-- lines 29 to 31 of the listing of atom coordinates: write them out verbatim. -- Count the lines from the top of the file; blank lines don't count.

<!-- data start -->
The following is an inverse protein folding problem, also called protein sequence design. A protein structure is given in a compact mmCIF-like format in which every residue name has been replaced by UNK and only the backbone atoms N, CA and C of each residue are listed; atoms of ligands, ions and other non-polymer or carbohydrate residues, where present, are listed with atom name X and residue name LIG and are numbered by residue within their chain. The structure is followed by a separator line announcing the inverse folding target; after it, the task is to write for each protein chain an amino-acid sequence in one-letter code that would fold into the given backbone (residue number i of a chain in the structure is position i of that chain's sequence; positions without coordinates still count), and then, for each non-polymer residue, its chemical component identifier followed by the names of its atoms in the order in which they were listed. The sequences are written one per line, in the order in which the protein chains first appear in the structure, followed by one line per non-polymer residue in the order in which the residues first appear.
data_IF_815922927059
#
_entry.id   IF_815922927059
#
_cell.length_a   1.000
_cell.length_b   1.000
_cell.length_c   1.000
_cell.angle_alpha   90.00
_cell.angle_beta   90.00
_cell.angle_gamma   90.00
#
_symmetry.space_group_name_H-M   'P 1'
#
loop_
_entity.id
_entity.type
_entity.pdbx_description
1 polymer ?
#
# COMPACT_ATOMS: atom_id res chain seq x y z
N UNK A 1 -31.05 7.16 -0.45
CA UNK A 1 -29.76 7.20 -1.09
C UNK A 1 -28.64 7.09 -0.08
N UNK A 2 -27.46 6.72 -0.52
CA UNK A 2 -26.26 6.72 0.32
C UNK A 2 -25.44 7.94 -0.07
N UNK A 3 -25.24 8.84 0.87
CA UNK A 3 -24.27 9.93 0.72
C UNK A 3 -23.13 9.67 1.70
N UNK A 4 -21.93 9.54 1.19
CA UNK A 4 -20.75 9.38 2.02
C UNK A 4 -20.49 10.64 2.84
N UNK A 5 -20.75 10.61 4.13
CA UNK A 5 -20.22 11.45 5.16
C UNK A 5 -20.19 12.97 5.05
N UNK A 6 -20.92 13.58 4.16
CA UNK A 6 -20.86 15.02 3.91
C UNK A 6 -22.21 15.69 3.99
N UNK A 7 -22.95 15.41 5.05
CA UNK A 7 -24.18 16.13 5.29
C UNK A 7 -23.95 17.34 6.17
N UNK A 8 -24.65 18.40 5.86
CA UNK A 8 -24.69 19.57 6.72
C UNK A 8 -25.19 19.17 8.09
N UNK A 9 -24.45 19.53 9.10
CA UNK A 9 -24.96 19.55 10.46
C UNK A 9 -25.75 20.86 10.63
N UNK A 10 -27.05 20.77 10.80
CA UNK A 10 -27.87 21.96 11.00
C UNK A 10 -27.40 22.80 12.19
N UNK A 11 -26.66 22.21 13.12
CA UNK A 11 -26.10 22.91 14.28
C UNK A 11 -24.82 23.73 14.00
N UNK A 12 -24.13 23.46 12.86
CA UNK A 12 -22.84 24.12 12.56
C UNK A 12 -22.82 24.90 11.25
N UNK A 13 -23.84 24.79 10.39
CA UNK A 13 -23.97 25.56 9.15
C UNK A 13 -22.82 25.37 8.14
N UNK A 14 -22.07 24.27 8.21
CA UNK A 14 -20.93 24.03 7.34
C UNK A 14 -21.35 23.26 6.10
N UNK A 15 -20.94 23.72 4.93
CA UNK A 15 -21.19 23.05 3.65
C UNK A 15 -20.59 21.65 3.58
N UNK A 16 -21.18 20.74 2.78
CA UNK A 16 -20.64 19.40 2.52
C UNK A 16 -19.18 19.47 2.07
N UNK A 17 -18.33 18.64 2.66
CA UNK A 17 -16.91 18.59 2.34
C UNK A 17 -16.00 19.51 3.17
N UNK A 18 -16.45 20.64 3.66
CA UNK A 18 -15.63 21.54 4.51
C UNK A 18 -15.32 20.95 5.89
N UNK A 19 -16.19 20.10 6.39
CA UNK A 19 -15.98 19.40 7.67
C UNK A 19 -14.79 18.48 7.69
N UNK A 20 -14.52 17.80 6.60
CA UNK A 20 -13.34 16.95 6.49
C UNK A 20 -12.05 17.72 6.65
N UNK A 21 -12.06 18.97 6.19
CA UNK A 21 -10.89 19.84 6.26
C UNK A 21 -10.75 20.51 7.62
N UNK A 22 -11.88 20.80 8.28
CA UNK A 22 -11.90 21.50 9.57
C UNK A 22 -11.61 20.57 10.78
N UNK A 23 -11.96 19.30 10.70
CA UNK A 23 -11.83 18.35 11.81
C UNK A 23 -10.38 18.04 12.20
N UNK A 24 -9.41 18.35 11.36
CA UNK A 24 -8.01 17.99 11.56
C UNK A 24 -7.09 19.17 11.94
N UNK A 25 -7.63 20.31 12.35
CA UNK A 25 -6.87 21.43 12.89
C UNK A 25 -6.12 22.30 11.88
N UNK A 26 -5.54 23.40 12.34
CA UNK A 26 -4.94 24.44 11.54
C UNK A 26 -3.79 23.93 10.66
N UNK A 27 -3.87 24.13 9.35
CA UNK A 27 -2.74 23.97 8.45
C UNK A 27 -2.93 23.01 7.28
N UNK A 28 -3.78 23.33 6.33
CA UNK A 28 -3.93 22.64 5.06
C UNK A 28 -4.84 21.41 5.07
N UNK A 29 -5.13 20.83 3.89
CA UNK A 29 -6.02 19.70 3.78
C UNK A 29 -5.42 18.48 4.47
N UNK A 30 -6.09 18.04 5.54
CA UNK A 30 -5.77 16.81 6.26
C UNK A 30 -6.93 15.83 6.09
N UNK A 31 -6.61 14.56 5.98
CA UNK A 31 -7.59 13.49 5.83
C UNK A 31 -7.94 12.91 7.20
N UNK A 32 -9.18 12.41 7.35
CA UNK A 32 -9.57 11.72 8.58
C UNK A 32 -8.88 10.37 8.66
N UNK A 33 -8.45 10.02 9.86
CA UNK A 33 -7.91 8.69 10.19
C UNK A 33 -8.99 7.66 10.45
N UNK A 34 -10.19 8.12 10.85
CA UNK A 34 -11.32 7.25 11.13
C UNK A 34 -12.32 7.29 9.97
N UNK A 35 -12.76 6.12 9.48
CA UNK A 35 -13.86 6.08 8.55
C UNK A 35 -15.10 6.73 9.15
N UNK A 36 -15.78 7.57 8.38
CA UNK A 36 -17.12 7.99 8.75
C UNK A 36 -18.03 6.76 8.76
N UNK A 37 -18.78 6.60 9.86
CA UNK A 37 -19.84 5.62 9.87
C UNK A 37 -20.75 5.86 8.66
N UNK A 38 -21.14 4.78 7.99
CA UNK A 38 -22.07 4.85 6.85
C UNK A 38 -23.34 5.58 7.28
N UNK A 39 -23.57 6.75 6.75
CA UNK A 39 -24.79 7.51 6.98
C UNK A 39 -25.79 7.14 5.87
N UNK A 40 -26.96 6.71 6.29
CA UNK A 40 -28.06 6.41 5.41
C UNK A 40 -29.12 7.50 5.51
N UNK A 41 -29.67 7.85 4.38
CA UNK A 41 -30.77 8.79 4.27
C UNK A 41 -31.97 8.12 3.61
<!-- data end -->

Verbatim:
CA UNK A 3 -24.27 9.93 0.72
C UNK A 3 -23.13 9.67 1.70
N UNK A 4 -21.93 9.54 1.19